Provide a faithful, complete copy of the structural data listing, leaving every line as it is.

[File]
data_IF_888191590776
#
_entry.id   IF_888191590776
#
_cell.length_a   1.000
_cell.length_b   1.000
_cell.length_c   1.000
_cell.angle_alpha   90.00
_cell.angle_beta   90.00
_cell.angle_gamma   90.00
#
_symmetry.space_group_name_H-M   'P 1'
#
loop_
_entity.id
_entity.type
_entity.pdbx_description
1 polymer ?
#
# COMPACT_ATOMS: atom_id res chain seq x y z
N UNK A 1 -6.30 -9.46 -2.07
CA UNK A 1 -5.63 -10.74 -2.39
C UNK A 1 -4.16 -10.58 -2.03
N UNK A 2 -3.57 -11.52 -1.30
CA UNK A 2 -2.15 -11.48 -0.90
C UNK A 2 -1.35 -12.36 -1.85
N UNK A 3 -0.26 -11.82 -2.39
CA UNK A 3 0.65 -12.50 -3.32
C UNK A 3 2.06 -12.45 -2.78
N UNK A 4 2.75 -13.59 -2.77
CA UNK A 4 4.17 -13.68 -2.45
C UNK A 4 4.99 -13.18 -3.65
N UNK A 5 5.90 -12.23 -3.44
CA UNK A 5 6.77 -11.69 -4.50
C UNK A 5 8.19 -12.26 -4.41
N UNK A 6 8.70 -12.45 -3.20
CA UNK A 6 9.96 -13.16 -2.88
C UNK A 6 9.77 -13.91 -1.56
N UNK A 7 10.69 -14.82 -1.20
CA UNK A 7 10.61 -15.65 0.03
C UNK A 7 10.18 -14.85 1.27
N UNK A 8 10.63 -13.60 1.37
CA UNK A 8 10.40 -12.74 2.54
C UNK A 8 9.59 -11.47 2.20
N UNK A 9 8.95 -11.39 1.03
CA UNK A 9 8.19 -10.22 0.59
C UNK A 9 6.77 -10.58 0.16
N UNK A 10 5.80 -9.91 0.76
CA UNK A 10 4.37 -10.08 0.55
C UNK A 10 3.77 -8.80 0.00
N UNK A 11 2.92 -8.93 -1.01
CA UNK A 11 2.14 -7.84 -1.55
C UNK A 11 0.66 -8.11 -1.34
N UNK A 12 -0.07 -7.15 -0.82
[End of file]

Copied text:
data_IF_888191590776
#
_entry.id   IF_888191590776
#
_cell.length_a   1.000
_cell.length_b   1.000
_cell.length_c   1.000
_cell.angle_alpha   90.00
_cell.angle_beta   90.00
_cell.angle_gamma   90.00
#
_symmetry.space_group_name_H-M   'P 1'
#
loop_
_entity.id
_entity.type
_entity.pdbx_description
1 polymer ?
#
# COMPACT_ATOMS: atom_id res chain seq x y z
N UNK A 1 -6.30 -9.46 -2.07
CA UNK A 1 -5.63 -10.74 -2.39
C UNK A 1 -4.16 -10.58 -2.03
N UNK A 2 -3.57 -11.52 -1.30
CA UNK A 2 -2.15 -11.48 -0.90
C UNK A 2 -1.35 -12.36 -1.85
N UNK A 3 -0.26 -11.82 -2.39
CA UNK A 3 0.65 -12.50 -3.32
C UNK A 3 2.06 -12.45 -2.78
N UNK A 4 2.75 -13.59 -2.77
CA UNK A 4 4.17 -13.68 -2.45
C UNK A 4 4.99 -13.18 -3.65
N UNK A 5 5.90 -12.23 -3.44
CA UNK A 5 6.77 -11.69 -4.50
C UNK A 5 8.19 -12.26 -4.41
N UNK A 6 8.70 -12.45 -3.20
CA UNK A 6 9.96 -13.16 -2.88
C UNK A 6 9.77 -13.91 -1.56
N UNK A 7 10.69 -14.82 -1.20
CA UNK A 7 10.61 -15.65 0.03
C UNK A 7 10.18 -14.85 1.27
N UNK A 8 10.63 -13.60 1.37
CA UNK A 8 10.40 -12.74 2.54
C UNK A 8 9.59 -11.47 2.20
N UNK A 9 8.95 -11.39 1.03
CA UNK A 9 8.19 -10.22 0.59
C UNK A 9 6.77 -10.58 0.16
N UNK A 10 5.80 -9.91 0.76
CA UNK A 10 4.37 -10.08 0.55
C UNK A 10 3.77 -8.80 0.00
N UNK A 11 2.92 -8.93 -1.01
CA UNK A 11 2.14 -7.84 -1.55
C UNK A 11 0.66 -8.11 -1.34
N UNK A 12 -0.07 -7.15 -0.82